Treatment and delivery management of pregnant women with cervical cancer
Cervical cancer associated with pregnancy (CCP) refers to cervical cancer that is discovered during pregnancy, during childbirth, or within 6 months after childbirth. For patients who maintain pregnancy, individualized treatment is performed according to cervical cancer stage, tumor size, gestational age, fetal development, and lymph node metastasis. According to the guidelines for the management of cervical cancer during pregnancy proposed by the International Gynecologic Cancer Society (IGCS) and the European Society of Gynecological Oncology (ESGO), patients are divided into two groups according to the weeks of gestational age.
Treatment of patients with gestational age less than 22-25 weeks
Stage ⅠA1 cervical cancer
Since the patient’s condition changes slowly, the treatment can be delayed. During this period, cytological examination and colposcopy should be taken every 6 to 8 weeks. If no tumor progression is found, the treatment can be postponed till after delivery, but the patient and family members need to be informed.
Stage ⅠA2 and ⅠB1 cervical cancer
Pelvic lymph node dissection (PLND) should be performed first. If there is no lymph node metastasis, a simple cervical resection or a larger cervical conization is feasible. The conization range depends on the size of the tumor. For patients with stage IB1 cervical cancer, tumor diameter larger than 2 cm and less than 22 weeks of gestation, pelvic and abdominal lymph node resection or direct neoadjuvant chemotherapy (NACT) can be performed. If the lymph nodes are positive, it is recommended terminating pregnancy. If lymph nodes are negative or the patient has a strong desire for pregnancy, NACT can be used until after labor.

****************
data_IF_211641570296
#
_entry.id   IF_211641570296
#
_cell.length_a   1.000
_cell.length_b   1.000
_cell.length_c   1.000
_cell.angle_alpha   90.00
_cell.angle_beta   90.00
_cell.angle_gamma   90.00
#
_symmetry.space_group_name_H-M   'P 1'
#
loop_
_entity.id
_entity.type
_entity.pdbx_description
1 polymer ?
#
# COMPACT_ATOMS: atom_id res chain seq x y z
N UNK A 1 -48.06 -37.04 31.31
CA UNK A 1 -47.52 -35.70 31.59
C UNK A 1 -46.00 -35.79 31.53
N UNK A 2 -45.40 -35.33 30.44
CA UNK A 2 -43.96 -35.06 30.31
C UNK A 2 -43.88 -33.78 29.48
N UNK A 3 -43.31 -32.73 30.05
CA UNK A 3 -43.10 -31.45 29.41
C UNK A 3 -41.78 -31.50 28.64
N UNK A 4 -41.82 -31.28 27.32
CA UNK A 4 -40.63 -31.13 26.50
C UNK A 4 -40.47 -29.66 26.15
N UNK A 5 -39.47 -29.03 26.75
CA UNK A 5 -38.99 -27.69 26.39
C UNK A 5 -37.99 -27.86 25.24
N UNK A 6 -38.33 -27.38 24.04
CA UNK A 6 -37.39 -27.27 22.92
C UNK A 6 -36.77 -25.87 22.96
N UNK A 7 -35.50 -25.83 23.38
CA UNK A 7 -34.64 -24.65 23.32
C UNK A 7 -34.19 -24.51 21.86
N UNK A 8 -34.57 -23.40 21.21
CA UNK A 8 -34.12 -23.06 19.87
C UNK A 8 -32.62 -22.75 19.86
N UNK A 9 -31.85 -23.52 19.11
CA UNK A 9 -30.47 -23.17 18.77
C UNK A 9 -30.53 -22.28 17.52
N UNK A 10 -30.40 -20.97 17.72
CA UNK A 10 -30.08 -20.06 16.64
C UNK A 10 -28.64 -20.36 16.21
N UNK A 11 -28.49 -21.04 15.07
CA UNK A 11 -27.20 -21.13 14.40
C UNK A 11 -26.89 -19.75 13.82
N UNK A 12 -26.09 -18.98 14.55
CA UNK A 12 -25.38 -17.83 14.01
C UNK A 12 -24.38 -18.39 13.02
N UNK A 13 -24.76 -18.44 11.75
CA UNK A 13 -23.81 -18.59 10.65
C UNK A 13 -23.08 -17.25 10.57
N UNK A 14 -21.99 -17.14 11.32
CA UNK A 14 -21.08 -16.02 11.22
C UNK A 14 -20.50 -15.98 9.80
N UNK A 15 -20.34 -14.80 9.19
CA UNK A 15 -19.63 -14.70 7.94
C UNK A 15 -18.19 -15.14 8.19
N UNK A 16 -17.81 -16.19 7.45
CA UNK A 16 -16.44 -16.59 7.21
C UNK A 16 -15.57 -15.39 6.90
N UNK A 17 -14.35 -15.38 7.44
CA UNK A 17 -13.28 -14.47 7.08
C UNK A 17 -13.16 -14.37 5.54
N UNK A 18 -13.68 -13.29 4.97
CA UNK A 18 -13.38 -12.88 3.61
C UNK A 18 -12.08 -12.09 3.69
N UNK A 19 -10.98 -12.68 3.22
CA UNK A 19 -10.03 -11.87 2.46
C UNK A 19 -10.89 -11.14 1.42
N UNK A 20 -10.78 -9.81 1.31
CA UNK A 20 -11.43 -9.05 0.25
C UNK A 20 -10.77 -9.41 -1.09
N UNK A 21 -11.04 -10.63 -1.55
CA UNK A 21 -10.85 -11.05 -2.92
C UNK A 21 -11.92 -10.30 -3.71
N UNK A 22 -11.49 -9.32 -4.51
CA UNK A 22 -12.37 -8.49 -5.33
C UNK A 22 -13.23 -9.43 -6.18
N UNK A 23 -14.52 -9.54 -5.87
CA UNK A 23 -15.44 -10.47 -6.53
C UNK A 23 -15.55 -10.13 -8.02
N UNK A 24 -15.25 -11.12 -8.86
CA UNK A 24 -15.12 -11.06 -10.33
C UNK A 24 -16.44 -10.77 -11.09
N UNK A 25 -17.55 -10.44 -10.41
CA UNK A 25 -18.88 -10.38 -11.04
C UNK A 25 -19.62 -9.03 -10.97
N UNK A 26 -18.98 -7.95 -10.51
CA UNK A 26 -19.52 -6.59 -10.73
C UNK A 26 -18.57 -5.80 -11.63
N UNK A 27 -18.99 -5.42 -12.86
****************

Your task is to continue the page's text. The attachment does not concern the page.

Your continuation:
Stage Ib2 and above cervical cancer
Pelvic lymph node resection should be performed first. If lymph nodes are negative, NACT can be used to maintain the pregnancy. After the lung of the fetus is mature, cesarean section should be applied to end the pregnancy and standardized tumor treatment should be performed.
Treatment of patients with gestational age more than 22-25 weeks
Stage ⅠA2 and ⅠB1 cervical cancer
Ensure close monitoring, check colposcopy every 6 to 8 weeks and magnetic resonance imaging (MRI) every 4 weeks until the fetus matures. Operate radical hysterectomy and pelvic lymphadenectomy at the same time during the cesarean section, or apply surgical treatment after a limited period. When disease progression is found, delivery or NACT should be performed early. Spontaneous preterm birth is more likely to occur after 34 weeks of gestation, so NACT is not recommended after 33 weeks of gestation. Treatment should be applied after careful consideration of the safety of the patient and ethical issues of the fetus.
Stage ⅠB2 and above cervical cancer
The only way to keep the fetus is to maintain pregnancy with NACT. As chemotherapy may cause bone marrow suppression to the mother and baby, leading to increased risks of bleeding and infection during childbirth, patients who are in 22 to 30 weeks of gestation can be performed NACT for 2 to 3 times, and patients over 30 weeks of gestation generally receive NACT once at the utmost. The interval between the last chemotherapy and delivery should be more than 3 weeks. If the disease progresses and deteriorates during pregnancy or requires radiotherapy, the pregnancy should be terminated as soon as possible and apply standardized treatment.
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